Details

Show Show - Virtual Reality Gaming, Animation & Comedy
Feb 2, 2018 at 8:00 PM
Minors OK when accompanied by a parent or guardian
R-rated, for ages 18+

Doors open at 7:00

$15 Advance
$20 At the Door
$12 Student w/ ID

Show Show features comedians performing standup and playing virtuality reality games based on their jokes. There will also be audience crowd gaming on the big screen while Mechlo plays live chiptunes! Come early to experience augmented reality playing cards featuring previous Show Show animations!


Lineup:
Curtis Cook
Becky Braunstein
Caitlin Weierhauser
Marcus Coleman
Chris Ettrick

Musical guest Mechlo
Hosted by Melody Rowell


VR developer: Michael J Hill

AR developers: Alicia Hoke Navarrette, Yori Kvitchko

Game developers: Cristiano Ferreira, Ben Scheiner, Mitchell Rivet, Kelly Gawne

Game artists: Ben Chapin, Grayson Bear, Sophya Vidal, Seven Bloom, Kelly Fry, Cristiano Ferreira, Melody Rowell

Poster art by Hagen Deloss
Ticket sales ended Feb 2, 2018 7:00 PM. Additional tickets may be available at the box office.
Show Show | 8:00 PM
Show Show put on a special VR-AR performance this Friday, December 8th 2017. I had honestly never seen anything like it before.

Before and after the show, Alicia Navarrette showcased an augmented reality card game that she co-created with a number of local animators. Alicia is a Creative Producer and Strategy Consultant out of Portland, Oregon.

From what I gathered, this AR project was in the making for over a year. The game's genre is somewhere between rock-paper-scissors and Magic The Gathering, with wacky psychedelic art featured on each card. When a player draws a set of rock paper and scissors from the same artist, they can place them on this surface to be detected by the webcams, triggering and unlocking an animation by that same artist. Very cool!

Ben Chapin, one of the animator/illustrator/designers that contributed to the project, was present at the show. We had a minute to chat and I found out later that he organizes a small animation festival in Portland called Overlapping Action. The website includes samples of his work, for example this reel called Grow that's reminiscent of Bill Plympton's work in its fast-paced facial transformations:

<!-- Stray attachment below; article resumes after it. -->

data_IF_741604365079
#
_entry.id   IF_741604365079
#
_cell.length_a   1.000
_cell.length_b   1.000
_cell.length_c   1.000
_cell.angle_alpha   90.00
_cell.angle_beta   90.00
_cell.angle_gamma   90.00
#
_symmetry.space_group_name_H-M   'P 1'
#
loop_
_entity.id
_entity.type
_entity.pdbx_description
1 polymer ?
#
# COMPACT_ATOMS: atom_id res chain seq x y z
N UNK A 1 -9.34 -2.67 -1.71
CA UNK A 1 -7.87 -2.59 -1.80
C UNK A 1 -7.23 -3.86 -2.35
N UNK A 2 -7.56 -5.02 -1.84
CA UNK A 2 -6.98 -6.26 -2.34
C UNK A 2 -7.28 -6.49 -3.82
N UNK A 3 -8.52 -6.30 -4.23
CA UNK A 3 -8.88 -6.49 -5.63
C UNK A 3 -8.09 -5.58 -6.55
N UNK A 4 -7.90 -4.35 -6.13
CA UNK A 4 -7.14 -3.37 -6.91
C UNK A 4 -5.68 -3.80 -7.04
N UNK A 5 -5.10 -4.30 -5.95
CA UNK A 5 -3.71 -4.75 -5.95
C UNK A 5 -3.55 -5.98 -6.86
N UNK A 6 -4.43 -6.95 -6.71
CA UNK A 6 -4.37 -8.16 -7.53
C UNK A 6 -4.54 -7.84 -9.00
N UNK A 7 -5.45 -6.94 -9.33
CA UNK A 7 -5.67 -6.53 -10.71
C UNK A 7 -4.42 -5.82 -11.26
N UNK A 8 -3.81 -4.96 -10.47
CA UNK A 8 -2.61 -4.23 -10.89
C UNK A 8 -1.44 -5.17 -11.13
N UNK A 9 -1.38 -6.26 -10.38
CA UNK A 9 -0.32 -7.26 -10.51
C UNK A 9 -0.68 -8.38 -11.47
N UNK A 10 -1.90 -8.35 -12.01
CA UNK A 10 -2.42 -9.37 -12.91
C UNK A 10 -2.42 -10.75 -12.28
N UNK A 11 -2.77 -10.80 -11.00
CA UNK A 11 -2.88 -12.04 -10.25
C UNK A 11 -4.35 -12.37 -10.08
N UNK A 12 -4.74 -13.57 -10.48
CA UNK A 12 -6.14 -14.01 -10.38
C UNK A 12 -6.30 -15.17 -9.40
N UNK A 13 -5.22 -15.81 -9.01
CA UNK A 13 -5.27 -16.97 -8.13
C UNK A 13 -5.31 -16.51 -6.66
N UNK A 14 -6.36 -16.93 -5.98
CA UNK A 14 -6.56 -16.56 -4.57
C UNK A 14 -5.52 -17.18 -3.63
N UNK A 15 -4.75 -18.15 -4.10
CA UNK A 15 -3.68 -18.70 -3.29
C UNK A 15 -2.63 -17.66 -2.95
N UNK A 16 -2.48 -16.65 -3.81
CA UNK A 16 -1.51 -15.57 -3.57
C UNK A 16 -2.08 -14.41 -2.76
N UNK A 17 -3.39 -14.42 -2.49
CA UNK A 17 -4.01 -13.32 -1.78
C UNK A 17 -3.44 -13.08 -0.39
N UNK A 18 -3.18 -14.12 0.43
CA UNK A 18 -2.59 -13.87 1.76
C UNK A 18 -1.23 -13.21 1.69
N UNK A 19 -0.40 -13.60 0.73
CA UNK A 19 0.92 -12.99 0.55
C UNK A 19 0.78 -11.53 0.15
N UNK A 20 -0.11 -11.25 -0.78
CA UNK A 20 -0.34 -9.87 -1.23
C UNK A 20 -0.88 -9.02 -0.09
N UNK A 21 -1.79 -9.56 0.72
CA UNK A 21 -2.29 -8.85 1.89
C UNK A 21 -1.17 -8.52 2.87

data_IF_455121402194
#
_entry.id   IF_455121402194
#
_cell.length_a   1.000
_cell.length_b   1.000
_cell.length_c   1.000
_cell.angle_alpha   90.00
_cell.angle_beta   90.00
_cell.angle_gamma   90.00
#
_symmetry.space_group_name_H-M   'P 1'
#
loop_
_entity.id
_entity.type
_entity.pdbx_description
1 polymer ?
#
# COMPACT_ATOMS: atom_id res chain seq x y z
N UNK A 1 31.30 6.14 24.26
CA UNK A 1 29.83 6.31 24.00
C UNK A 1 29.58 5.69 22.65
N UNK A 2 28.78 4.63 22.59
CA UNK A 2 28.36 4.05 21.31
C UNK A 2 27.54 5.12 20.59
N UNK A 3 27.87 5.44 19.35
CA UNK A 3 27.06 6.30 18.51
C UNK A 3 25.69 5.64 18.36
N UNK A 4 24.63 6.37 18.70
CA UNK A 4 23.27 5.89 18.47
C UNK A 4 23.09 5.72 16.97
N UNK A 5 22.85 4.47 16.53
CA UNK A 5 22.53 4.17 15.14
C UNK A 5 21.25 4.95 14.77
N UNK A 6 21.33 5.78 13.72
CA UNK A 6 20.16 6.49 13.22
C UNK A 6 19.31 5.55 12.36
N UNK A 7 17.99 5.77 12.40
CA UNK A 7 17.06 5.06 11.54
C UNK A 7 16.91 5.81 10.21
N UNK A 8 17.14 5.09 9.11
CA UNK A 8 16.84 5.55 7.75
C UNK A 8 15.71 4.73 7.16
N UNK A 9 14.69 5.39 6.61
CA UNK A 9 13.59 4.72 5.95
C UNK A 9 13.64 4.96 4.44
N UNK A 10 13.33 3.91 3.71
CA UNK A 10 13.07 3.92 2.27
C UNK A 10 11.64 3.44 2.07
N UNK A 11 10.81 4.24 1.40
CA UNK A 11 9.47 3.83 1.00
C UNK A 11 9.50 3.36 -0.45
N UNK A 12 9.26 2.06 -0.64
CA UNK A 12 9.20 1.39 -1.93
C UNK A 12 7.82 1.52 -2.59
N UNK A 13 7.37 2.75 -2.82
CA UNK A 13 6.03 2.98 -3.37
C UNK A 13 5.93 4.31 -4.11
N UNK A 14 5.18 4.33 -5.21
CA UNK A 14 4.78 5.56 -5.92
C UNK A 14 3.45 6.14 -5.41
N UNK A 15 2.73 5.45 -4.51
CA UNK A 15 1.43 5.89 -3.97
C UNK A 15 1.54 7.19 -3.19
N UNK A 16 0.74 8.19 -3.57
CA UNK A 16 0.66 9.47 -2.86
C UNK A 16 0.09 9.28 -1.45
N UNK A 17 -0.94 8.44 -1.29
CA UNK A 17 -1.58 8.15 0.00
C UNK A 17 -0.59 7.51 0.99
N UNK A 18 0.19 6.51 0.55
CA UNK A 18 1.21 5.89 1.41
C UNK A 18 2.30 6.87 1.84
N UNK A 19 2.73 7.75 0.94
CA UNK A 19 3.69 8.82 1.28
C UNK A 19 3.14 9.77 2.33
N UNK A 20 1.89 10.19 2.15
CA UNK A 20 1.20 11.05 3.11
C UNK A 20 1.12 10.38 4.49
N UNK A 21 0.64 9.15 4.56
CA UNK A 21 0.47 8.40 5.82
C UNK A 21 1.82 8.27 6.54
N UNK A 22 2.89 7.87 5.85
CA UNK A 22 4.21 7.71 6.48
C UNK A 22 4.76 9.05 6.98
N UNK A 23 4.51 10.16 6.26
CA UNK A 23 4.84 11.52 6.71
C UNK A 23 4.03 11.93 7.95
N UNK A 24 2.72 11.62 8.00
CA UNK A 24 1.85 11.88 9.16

The show began around 7:30 with an introduction from producer-host Melody Rowell. She's funny as hell and did a great job keeping the crowd engaged. The first segment of the night featured four comedians, including Chris Ettrick, Marcus Coleman, Caitlin Weiehauser, and Becky Braunstein.

Each of the comedian's bits were followed by a 15-45 second live VR experience where they put on a helmet and narrated their experience in front of the audience. What made this so mind bending was that, unbeknownst to the audience, each of the VR segments were crafted based on content from their jokes.

Chris joked about hiding his alcoholism under the guise of holiday celebrations and then played Beer Pong VR. Caitlin asked a confounding question to the audience - has anyone ever seen squirrel poop? Where does it go? Do dogs eat it? Shortly after, she was in a field outdoors throwing fireballs at oncoming squirrels.

During the final segment of the night, Matthew Hunter (Mechlo / in-house Chiptune DJ @ Ground Kontrol) brought down the house with an OCTOTRACK sequencer and midi notes pulled straight of an NES soundcard. While we listened to his music, a second round of visual treats were disseminated; this time around, the audience was brought into the fold with home-made controllers that allowed us to interact with the animations on screen.

Once again, they blurred the lines by creating games based on the stories and jokes from earlier in the night. For example, comedian Marcus Coleman lamented the pains of getting old and pulling a muscle during sex... while he's on the bottom. So of course one of the games required the audience to synchronize-tap as his face flew across the screen. If we all tapped while his face was inside the silhouette then he would lay down and thrust his hips into the air. If we failed and tapped prematurely, the screen shook and turned red, with his expressive face contorting in pain, presumably from the pulled muscle.

I spoke with tech director Michael Hill after the event to find out more about his background and role in the project. He designed both the hardware and software that ran the crowd gaming experience. He also built all of the VR games and provided the hardware to run them. Michael has a BA in Multimedia Arts and Sciences, a minor in Computer Science from UNC Asheville, and has worked with several Portland companies including Dot Dot Dash, Second Story, and Wieden Kennedy. He can be reached at michael.hill@wetdogstudios.com or on Twitter at @wildparadox.
- Ezra Sandzer-Bell more >>>